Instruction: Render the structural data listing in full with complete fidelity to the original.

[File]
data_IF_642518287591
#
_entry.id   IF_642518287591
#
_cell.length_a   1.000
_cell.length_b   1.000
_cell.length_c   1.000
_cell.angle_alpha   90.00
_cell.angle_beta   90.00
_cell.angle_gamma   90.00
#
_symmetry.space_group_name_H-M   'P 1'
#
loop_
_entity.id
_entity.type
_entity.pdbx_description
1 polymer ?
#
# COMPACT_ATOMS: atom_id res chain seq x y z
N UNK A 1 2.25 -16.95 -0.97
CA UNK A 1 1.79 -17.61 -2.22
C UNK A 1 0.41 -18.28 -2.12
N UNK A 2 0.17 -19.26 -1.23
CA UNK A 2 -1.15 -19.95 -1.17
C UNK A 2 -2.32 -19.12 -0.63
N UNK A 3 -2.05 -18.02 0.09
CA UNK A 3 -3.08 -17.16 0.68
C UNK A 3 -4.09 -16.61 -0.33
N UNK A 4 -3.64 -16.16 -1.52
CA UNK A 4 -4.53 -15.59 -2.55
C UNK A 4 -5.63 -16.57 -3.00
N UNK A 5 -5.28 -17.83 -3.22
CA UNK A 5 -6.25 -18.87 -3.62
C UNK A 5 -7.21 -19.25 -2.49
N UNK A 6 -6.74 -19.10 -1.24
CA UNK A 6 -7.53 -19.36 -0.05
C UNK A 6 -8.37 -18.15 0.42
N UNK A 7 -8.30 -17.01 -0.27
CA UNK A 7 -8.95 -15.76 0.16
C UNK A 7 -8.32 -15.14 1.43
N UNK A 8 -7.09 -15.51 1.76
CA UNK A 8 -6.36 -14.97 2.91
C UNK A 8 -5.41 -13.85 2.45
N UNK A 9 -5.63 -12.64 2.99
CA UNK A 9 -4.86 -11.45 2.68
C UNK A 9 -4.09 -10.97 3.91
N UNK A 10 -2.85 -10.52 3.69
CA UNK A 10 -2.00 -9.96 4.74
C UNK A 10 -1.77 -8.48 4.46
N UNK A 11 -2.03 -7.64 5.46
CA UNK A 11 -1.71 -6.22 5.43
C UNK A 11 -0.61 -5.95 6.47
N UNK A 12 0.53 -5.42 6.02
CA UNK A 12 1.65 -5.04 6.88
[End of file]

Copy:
data_IF_642518287591
#
_entry.id   IF_642518287591
#
_cell.length_a   1.000
_cell.length_b   1.000
_cell.length_c   1.000
_cell.angle_alpha   90.00
_cell.angle_beta   90.00
_cell.angle_gamma   90.00
#
_symmetry.space_group_name_H-M   'P 1'
#
loop_
_entity.id
_entity.type
_entity.pdbx_description
1 polymer ?
#
# COMPACT_ATOMS: atom_id res chain seq x y z
N UNK A 1 2.25 -16.95 -0.97
CA UNK A 1 1.79 -17.61 -2.22
C UNK A 1 0.41 -18.28 -2.12
N UNK A 2 0.17 -19.26 -1.23
CA UNK A 2 -1.15 -19.95 -1.17
C UNK A 2 -2.32 -19.12 -0.63
N UNK A 3 -2.05 -18.02 0.09
CA UNK A 3 -3.08 -17.16 0.68
C UNK A 3 -4.09 -16.61 -0.33
N UNK A 4 -3.64 -16.16 -1.52
CA UNK A 4 -4.53 -15.59 -2.55
C UNK A 4 -5.63 -16.57 -3.00
N UNK A 5 -5.28 -17.83 -3.22
CA UNK A 5 -6.25 -18.87 -3.62
C UNK A 5 -7.21 -19.25 -2.49
N UNK A 6 -6.74 -19.10 -1.24
CA UNK A 6 -7.53 -19.36 -0.05
C UNK A 6 -8.37 -18.15 0.42
N UNK A 7 -8.30 -17.01 -0.27
CA UNK A 7 -8.95 -15.76 0.16
C UNK A 7 -8.32 -15.14 1.43
N UNK A 8 -7.09 -15.51 1.76
CA UNK A 8 -6.36 -14.97 2.91
C UNK A 8 -5.41 -13.85 2.45
N UNK A 9 -5.63 -12.64 2.99
CA UNK A 9 -4.86 -11.45 2.68
C UNK A 9 -4.09 -10.97 3.91
N UNK A 10 -2.85 -10.52 3.69
CA UNK A 10 -2.00 -9.96 4.74
C UNK A 10 -1.77 -8.48 4.46
N UNK A 11 -2.03 -7.64 5.46
CA UNK A 11 -1.71 -6.22 5.43
C UNK A 11 -0.61 -5.95 6.47
N UNK A 12 0.53 -5.42 6.02
CA UNK A 12 1.65 -5.04 6.88